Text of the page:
Builders’ joinery requirements for low-energy houses or passive houses
Standards and requirements in construction are becoming stricter. Due to the vast improvements in builders’ joinery, it is essential now more than ever that all new construction meets the criteria for low-energy buildings. A low-energy house must have a yearly energy consumption, for heating purposes, that does not reach 60 kWh/m2a. Knowing that most of the energy can be lost through the windows and doors, they are therefore the most important elements in meeting the aforementioned criteria. Inles has always strived for perfection across all of their product lines, ensuring that they are properly glazed and that they meet the high requirements for energy efficient construction.
A growing emphasis is placed on eco-friendly and energy self-sufficient houses with an extremely pleasant living atmosphere, so-called passive houses. Passive houses must maintain a heating consumption below 15 kWh/m2a per year. The heat used is collected with heat pumps, from the passing of the sun's rays through the window glazing and of course by collecting the heat from other installed devices as well as from the body heat of the home's inhabitants. The extremely pleasant atmosphere is created by constant air circulation; the loss of the heat is minimal due to this closed system. The usage of return heat can be as high as 90%.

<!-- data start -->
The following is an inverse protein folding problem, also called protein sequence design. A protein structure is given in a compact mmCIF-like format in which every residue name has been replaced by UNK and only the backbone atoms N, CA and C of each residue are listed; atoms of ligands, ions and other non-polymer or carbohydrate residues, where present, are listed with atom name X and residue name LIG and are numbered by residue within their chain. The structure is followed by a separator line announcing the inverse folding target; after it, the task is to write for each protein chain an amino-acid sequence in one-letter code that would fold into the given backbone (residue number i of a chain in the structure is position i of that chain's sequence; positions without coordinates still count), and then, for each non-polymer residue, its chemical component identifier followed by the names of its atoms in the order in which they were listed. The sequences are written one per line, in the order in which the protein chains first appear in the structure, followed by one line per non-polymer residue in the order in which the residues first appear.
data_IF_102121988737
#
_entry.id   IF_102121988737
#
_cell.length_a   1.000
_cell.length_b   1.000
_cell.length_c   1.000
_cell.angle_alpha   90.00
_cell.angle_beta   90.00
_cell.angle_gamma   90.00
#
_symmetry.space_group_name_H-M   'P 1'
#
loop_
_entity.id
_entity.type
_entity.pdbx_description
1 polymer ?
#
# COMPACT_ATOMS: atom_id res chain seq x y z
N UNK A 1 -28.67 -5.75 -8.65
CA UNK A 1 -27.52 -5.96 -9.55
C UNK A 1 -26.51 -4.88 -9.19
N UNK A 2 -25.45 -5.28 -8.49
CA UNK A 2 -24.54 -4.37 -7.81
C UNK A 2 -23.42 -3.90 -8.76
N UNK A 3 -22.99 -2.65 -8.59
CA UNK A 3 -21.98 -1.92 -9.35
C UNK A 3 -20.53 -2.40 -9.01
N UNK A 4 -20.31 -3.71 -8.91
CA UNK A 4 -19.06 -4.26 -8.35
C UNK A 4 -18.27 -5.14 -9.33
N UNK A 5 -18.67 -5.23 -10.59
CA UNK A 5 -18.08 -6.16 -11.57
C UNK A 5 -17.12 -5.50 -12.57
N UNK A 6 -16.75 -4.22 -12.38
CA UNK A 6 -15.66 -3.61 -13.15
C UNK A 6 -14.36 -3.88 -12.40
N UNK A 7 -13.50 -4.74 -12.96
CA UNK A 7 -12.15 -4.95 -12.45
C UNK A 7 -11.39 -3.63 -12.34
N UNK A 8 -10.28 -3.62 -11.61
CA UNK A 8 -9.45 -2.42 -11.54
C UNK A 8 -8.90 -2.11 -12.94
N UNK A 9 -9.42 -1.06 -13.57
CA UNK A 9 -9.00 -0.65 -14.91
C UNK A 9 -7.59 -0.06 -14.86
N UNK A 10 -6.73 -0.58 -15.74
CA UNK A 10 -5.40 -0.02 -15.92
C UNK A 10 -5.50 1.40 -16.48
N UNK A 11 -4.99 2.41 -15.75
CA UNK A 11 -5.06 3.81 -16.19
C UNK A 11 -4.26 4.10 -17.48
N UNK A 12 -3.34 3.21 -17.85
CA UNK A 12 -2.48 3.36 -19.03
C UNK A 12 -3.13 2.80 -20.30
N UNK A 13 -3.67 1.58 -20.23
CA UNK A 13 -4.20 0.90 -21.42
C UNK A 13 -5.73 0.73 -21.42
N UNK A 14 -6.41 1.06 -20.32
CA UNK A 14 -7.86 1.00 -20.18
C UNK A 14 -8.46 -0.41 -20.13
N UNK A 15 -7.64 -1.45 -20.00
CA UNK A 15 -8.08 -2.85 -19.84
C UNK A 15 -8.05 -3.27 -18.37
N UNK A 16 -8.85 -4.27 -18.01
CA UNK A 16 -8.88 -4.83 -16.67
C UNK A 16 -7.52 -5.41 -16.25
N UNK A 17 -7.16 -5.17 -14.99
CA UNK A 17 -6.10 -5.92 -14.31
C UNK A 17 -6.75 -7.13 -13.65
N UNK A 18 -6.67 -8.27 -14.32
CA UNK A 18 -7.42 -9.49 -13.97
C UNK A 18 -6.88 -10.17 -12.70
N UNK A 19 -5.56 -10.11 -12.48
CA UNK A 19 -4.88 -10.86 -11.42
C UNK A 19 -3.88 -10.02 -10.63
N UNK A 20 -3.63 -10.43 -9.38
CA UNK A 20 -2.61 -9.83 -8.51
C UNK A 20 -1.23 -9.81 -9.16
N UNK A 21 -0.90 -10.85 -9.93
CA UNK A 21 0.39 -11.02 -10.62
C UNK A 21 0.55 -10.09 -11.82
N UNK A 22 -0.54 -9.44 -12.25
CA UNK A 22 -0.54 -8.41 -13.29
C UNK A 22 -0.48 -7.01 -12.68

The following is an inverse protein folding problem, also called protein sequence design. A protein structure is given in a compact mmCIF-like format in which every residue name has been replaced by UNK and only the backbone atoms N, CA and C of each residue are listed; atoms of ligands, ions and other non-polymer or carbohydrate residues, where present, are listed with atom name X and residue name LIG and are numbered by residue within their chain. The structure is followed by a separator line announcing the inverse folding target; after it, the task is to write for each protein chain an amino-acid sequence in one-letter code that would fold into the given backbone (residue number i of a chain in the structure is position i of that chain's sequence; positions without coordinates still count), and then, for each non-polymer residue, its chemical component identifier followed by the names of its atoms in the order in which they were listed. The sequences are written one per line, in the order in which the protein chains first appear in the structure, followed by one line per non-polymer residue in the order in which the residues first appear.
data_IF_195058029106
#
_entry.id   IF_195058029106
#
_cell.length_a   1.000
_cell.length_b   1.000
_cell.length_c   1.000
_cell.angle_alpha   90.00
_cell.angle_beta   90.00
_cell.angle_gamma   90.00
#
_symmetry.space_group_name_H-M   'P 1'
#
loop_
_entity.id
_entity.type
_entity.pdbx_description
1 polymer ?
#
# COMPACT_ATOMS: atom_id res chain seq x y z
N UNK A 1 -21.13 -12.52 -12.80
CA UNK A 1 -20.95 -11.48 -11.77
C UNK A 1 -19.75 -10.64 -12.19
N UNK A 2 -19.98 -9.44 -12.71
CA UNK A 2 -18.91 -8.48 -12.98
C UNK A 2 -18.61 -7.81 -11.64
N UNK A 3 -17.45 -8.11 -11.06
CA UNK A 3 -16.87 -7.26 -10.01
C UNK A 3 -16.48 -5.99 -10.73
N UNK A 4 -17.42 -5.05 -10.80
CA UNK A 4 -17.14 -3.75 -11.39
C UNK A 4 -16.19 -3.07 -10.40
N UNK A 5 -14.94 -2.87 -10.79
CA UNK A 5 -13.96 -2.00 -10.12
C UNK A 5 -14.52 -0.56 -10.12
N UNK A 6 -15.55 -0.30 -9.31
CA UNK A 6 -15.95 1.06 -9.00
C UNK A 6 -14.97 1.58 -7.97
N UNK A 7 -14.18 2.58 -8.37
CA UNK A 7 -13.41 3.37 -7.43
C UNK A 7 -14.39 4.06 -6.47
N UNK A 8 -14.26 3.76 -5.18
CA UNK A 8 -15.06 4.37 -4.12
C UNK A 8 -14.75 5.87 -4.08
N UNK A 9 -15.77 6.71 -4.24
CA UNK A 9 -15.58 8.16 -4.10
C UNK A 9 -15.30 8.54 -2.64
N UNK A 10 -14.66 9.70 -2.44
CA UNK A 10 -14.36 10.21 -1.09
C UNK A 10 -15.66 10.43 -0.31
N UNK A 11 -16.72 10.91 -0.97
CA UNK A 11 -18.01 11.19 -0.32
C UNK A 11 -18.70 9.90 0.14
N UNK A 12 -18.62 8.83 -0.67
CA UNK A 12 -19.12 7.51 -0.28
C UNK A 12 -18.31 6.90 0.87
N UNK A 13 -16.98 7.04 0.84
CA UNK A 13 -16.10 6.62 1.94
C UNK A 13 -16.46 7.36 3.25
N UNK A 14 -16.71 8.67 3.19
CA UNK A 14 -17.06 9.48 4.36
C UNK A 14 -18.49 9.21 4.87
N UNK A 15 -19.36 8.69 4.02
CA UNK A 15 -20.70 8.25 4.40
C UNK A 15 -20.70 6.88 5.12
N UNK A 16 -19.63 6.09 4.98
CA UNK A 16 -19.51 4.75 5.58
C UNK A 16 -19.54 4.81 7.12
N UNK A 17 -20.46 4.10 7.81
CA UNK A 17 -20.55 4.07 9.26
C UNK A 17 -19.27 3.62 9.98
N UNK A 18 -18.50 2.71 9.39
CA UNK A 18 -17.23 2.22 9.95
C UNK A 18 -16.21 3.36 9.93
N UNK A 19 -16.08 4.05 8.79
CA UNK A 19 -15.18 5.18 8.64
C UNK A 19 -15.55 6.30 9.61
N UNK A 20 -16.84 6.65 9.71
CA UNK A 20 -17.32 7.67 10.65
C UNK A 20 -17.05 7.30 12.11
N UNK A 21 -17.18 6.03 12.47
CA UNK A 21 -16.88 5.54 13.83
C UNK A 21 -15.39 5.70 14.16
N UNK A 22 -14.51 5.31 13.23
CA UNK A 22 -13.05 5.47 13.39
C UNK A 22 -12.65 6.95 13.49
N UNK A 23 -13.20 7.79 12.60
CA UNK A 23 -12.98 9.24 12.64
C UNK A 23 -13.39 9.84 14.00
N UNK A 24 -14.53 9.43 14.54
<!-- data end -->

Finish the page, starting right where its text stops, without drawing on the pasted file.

Windows and doors that meet these high performance criteria must have a heat loss/gain under 0.8 W/m2K for the whole unit; heat loss/gain through the glazing must be a minimum of Ug = 0.7 W/m2K. It is also essential that the products are installed as per RAL guidelines. When building a passive house, the initial investment may seem too expensive when calculating the costs of construction, but studies show that due to ever increasing energy product costs, the investment is returned in only a few years. We must also consider that trends in modern construction are constantly changing and are getting closer and closer to meeting the criteria for passive construction. It is only a matter of time until passive construction becomes the rule rather than the exception. An important fact to consider is that it has been suggested to the European Parliament that all new construction shall use passive technology from 2011 onwards (Article 29 of European Parliament Resolution 2007/2106).